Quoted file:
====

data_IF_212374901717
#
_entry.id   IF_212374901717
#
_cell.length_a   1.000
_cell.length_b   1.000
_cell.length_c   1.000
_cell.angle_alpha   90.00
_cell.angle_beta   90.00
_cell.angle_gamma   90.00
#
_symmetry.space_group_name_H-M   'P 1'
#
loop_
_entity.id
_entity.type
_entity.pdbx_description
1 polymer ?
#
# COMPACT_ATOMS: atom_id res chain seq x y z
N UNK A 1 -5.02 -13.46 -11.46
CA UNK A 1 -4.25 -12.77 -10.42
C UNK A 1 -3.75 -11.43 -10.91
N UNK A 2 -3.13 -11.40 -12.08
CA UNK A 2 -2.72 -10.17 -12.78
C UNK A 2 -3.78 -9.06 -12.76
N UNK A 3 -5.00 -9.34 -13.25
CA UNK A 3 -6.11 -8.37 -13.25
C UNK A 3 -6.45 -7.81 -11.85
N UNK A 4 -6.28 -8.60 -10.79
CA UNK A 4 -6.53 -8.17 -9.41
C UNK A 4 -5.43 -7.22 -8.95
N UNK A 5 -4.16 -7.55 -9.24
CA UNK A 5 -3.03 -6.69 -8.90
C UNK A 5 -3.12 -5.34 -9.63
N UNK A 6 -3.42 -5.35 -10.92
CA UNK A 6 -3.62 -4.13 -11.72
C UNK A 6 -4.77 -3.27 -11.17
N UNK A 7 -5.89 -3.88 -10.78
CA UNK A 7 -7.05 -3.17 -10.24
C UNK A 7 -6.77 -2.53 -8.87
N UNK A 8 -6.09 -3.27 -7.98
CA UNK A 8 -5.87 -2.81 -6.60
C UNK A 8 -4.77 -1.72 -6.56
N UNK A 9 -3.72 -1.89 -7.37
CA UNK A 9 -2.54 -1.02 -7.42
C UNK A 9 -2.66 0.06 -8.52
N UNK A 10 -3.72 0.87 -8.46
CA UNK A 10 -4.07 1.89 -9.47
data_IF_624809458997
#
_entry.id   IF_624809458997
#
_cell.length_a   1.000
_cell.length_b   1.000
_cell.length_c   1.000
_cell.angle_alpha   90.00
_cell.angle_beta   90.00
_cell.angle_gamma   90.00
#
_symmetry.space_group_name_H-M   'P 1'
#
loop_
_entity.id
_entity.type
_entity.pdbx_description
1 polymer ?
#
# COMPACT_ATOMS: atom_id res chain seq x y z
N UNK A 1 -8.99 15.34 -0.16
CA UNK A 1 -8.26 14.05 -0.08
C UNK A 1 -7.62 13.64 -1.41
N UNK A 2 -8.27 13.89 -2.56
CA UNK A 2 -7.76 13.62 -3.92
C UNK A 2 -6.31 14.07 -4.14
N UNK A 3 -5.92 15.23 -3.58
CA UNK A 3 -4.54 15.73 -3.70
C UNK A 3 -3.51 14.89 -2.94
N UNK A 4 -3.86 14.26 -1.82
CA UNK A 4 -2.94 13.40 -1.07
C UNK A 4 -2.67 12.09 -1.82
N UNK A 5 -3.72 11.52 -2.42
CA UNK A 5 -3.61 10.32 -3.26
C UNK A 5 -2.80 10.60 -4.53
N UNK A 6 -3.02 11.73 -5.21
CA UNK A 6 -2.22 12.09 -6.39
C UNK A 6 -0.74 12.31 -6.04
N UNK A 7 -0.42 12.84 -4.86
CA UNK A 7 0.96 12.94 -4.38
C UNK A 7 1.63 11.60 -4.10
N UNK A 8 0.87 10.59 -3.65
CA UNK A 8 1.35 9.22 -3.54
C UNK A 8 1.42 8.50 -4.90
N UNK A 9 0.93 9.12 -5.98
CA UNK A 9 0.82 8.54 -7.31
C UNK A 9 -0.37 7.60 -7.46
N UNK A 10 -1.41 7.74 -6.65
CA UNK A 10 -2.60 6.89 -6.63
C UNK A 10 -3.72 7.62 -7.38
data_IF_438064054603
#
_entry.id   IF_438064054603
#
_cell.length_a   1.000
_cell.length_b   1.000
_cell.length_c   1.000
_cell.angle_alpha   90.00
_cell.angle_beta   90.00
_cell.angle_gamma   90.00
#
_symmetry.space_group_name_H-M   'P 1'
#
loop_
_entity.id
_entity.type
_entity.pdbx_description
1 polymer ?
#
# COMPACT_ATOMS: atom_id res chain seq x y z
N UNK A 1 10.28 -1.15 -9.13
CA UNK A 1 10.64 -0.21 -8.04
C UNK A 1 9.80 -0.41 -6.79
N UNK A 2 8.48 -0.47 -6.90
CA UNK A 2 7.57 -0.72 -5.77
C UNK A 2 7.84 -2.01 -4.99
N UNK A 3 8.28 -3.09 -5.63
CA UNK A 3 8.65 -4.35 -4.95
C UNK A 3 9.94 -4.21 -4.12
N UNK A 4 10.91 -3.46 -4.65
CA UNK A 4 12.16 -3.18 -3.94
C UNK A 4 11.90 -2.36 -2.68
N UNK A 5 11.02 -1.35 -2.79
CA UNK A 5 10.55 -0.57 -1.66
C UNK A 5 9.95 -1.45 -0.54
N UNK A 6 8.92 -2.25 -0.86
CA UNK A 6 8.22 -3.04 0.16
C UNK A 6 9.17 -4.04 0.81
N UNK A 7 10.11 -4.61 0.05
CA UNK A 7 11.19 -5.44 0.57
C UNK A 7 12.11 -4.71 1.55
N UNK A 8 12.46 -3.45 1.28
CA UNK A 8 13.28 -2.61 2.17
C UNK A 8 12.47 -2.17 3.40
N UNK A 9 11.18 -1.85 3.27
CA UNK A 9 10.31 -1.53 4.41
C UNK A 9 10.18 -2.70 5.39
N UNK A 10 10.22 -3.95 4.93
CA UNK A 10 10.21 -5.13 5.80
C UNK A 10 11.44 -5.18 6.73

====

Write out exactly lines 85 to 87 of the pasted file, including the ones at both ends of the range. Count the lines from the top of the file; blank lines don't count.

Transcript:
N UNK A 6 -3.02 11.73 -5.21
CA UNK A 6 -2.22 12.09 -6.39
C UNK A 6 -0.74 12.31 -6.04